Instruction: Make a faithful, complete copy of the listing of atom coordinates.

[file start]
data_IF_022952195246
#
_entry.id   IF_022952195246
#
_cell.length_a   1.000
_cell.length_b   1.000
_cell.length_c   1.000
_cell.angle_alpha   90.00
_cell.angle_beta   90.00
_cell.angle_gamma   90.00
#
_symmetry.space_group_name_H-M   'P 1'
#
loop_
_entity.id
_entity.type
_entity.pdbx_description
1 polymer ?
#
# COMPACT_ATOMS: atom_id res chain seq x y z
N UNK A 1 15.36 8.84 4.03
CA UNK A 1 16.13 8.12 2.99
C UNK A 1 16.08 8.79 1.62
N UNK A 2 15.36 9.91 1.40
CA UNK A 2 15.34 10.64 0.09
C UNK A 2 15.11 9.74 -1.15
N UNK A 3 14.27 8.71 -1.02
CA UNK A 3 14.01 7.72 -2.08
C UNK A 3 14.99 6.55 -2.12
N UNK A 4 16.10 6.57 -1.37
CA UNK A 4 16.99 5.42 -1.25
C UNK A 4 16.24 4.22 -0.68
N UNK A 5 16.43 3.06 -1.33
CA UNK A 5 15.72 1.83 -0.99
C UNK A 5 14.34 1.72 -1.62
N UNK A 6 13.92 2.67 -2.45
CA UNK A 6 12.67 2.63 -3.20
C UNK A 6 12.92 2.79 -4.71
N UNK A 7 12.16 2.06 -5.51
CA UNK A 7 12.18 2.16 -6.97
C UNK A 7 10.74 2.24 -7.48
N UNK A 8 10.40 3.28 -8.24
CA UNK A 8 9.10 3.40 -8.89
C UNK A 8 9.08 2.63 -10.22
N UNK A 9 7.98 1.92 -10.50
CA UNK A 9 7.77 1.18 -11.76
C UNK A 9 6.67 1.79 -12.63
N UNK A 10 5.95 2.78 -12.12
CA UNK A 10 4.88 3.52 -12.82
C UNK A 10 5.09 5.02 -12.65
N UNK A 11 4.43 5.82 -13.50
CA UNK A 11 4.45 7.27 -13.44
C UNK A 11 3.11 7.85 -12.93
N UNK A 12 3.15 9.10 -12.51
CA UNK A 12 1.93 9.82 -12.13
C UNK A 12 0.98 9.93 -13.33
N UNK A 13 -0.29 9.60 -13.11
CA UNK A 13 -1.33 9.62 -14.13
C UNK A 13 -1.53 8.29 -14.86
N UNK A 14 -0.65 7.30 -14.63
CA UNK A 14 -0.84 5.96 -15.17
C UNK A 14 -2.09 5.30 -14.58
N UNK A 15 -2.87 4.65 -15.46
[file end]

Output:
data_IF_022952195246
#
_entry.id   IF_022952195246
#
_cell.length_a   1.000
_cell.length_b   1.000
_cell.length_c   1.000
_cell.angle_alpha   90.00
_cell.angle_beta   90.00
_cell.angle_gamma   90.00
#
_symmetry.space_group_name_H-M   'P 1'
#
loop_
_entity.id
_entity.type
_entity.pdbx_description
1 polymer ?
#
# COMPACT_ATOMS: atom_id res chain seq x y z
N UNK A 1 15.36 8.84 4.03
CA UNK A 1 16.13 8.12 2.99
C UNK A 1 16.08 8.79 1.62
N UNK A 2 15.36 9.91 1.40
CA UNK A 2 15.34 10.64 0.09
C UNK A 2 15.11 9.74 -1.15
N UNK A 3 14.27 8.71 -1.02
CA UNK A 3 14.01 7.72 -2.08
C UNK A 3 14.99 6.55 -2.12
N UNK A 4 16.10 6.57 -1.37
CA UNK A 4 16.99 5.42 -1.25
C UNK A 4 16.24 4.22 -0.68
N UNK A 5 16.43 3.06 -1.33
CA UNK A 5 15.72 1.83 -0.99
C UNK A 5 14.34 1.72 -1.62
N UNK A 6 13.92 2.67 -2.45
CA UNK A 6 12.67 2.63 -3.20
C UNK A 6 12.92 2.79 -4.71
N UNK A 7 12.16 2.06 -5.51
CA UNK A 7 12.18 2.16 -6.97
C UNK A 7 10.74 2.24 -7.48
N UNK A 8 10.40 3.28 -8.24
CA UNK A 8 9.10 3.40 -8.89
C UNK A 8 9.08 2.63 -10.22
N UNK A 9 7.98 1.92 -10.50
CA UNK A 9 7.77 1.18 -11.76
C UNK A 9 6.67 1.79 -12.63
N UNK A 10 5.95 2.78 -12.12
CA UNK A 10 4.88 3.52 -12.82
C UNK A 10 5.09 5.02 -12.65
N UNK A 11 4.43 5.82 -13.50
CA UNK A 11 4.45 7.27 -13.44
C UNK A 11 3.11 7.85 -12.93
N UNK A 12 3.15 9.10 -12.51
CA UNK A 12 1.93 9.82 -12.13
C UNK A 12 0.98 9.93 -13.33
N UNK A 13 -0.29 9.60 -13.11
CA UNK A 13 -1.33 9.62 -14.13
C UNK A 13 -1.53 8.29 -14.86
N UNK A 14 -0.65 7.30 -14.63
CA UNK A 14 -0.84 5.96 -15.17
C UNK A 14 -2.09 5.30 -14.58
N UNK A 15 -2.87 4.65 -15.46